Funding announced for special needs schools in Leeds
Leeds City Council is working with principals at Specialist Inclusive Learning Centres (SILCs), their governing bodies and other key partners from across health, care and the voluntary sector to define a new post-16 specialist education offer for September 2018.
In order to allow sufficient time to prepare and implement this the council has committed to securing transitional funding for one year whilst all partners work together to put in place a sustainable plan for the future. This will enable SILCs to maintain their current offer for 2017/18 academic year and provide some continuity to their pupils while changes to the provision take place.
The ambition is to enable all young people in Leeds with special educational needs and disabilities to achieve to the best of their potential and to be as independent as possible in adult life.
Councillor Lisa Mulherin, executive member for children and families said:
“There are significant challenges to meeting the educational needs of young people with SEND but we, as a city, are committed to improving outcomes for them.
“I called a strategic meeting with the leadership teams of all the city’s SILC schools this week, to discuss concerns about the impact on their budgets brought about by national funding changes and to discuss how we best prepare our city’s young people with SEND for adulthood.
“We all agreed to prioritise this work and that we needed to give parents and young people time to prepare properly for any changes. We have agreed to work over the next year in partnership to develop a sustainable offer.”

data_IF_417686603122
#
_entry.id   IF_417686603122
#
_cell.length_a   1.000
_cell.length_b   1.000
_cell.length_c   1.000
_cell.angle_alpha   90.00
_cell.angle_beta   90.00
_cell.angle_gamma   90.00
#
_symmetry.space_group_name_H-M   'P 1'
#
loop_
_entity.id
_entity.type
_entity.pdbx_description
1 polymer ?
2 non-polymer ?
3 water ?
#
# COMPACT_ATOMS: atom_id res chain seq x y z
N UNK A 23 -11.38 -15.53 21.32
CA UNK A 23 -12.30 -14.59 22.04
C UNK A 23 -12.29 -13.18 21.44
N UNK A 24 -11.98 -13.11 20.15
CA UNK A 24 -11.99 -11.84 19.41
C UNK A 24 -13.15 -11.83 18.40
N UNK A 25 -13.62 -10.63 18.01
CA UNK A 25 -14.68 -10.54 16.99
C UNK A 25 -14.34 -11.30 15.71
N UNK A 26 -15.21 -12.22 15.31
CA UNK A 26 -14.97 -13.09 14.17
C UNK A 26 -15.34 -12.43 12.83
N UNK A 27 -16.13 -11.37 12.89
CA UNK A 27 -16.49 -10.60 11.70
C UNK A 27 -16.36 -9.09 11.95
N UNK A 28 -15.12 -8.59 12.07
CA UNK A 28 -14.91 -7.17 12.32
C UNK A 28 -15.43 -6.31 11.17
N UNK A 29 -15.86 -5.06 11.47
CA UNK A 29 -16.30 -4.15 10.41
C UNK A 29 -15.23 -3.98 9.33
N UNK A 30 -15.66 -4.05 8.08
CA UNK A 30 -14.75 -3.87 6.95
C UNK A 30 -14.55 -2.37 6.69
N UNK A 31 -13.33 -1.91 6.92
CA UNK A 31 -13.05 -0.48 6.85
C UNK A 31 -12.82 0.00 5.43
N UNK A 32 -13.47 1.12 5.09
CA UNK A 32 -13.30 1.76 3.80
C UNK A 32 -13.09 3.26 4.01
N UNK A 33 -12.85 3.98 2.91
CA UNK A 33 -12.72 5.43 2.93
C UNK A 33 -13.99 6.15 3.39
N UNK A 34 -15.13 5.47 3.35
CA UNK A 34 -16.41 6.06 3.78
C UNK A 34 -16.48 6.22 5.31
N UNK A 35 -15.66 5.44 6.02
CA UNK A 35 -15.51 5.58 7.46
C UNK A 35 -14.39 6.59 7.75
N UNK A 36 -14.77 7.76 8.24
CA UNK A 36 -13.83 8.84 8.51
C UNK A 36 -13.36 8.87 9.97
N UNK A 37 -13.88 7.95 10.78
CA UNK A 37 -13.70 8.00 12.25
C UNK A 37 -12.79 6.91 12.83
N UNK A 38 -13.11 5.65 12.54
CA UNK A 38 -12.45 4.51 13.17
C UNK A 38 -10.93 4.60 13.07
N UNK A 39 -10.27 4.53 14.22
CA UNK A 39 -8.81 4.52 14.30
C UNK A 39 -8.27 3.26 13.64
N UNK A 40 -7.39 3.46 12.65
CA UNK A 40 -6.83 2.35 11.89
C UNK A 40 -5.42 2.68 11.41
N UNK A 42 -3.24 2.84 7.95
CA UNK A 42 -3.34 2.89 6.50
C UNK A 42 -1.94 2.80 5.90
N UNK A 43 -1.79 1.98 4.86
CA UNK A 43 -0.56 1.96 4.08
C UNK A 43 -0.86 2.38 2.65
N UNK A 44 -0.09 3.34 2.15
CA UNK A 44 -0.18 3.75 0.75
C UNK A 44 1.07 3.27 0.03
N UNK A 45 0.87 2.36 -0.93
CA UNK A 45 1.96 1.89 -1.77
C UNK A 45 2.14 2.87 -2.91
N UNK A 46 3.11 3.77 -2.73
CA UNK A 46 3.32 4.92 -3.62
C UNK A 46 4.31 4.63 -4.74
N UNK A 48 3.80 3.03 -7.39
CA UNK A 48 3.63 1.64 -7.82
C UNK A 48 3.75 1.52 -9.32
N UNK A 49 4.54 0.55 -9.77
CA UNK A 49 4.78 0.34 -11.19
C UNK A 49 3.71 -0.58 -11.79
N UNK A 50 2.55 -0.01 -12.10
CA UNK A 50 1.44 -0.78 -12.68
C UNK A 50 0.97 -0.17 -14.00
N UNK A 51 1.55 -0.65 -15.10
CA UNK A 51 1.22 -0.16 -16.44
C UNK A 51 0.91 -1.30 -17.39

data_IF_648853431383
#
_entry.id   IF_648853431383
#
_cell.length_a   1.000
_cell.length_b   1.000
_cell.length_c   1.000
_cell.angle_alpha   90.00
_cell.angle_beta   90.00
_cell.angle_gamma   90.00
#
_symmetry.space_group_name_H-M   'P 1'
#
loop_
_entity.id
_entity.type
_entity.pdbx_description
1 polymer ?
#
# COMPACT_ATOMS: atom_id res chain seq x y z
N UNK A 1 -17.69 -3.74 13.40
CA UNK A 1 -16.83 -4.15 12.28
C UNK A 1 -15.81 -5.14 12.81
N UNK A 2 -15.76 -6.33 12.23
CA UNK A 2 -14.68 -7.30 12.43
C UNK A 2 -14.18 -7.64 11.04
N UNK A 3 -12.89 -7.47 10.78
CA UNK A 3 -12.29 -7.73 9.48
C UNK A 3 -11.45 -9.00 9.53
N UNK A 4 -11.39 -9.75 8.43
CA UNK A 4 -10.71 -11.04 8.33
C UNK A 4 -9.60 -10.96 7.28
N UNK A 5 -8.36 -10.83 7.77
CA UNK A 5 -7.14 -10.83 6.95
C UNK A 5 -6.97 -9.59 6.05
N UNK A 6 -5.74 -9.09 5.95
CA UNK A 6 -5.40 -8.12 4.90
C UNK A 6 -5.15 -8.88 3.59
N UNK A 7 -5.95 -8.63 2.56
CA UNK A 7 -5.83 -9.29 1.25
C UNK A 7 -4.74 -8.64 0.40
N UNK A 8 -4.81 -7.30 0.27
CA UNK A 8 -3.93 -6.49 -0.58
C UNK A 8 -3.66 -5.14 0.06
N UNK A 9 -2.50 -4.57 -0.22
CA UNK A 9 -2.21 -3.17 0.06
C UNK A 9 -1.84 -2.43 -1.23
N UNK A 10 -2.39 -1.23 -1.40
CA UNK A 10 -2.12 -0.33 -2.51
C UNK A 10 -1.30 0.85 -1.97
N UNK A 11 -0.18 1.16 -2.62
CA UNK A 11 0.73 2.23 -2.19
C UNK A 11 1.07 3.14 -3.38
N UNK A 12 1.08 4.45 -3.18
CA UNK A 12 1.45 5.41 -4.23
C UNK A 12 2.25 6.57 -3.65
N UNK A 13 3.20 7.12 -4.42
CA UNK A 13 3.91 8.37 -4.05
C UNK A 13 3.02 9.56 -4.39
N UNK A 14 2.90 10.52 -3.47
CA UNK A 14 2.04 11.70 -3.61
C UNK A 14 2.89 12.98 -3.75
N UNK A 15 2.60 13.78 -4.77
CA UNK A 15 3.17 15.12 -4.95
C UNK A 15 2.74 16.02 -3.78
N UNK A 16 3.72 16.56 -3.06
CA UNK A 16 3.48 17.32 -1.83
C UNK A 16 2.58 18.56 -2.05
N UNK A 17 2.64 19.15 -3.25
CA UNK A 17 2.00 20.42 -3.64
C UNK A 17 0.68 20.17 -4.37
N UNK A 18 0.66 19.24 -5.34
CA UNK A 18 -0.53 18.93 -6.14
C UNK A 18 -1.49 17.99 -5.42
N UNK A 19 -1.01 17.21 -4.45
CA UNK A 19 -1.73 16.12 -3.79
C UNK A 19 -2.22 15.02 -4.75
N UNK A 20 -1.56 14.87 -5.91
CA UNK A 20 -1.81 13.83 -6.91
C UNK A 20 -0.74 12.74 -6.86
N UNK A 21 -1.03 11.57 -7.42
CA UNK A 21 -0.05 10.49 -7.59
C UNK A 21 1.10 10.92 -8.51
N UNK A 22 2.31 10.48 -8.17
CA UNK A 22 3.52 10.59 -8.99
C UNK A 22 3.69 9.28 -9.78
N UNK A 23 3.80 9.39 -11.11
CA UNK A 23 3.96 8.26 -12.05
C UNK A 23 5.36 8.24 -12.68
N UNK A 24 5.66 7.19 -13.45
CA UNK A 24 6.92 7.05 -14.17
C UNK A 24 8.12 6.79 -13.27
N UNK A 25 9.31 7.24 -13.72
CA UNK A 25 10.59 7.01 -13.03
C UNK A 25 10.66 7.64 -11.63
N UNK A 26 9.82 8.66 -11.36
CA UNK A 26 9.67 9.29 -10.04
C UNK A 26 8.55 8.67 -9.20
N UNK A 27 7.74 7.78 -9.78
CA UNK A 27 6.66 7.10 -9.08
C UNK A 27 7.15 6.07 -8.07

Diane Reynard, Principal of East Specialist Inclusive Learning Centre said:
“We are happy to be working with the local authority to explore solutions that will give our young people appropriate learning opportunities that prepare them for their transition into adult life.
“The offer must ensure that the needs of all our post-16 learners can be met whatever their level of SEN. This will mean being creative around options so that a range of alternative programmes are made available. We should be ambitious in our aspirations whilst acknowledging that we have less funding available since the changes to the national system. However, by working with the local authority our aim will be to ensure that the new offer will enable our Post 16 young people to lead a fulfilling life and be valuable members of society.”
The reductions in post-16 SEN education funding in 2013 made local authorities the commissioners of local provision to meet the needs of their young people. Full time education was defined as a minimum of 540 hours for 16 to 18 year olds, and 450 hours for those over 18 and funding provided for this was reduced in line with those hours. At the same time to improve outcomes and progression routes Education, Health and Care (EHC) plans and post 16 study programmes were introduced to ensure all learning is destination-led and focusses on preparation for adulthood. This is clearly set out in the SEND code of practice 2015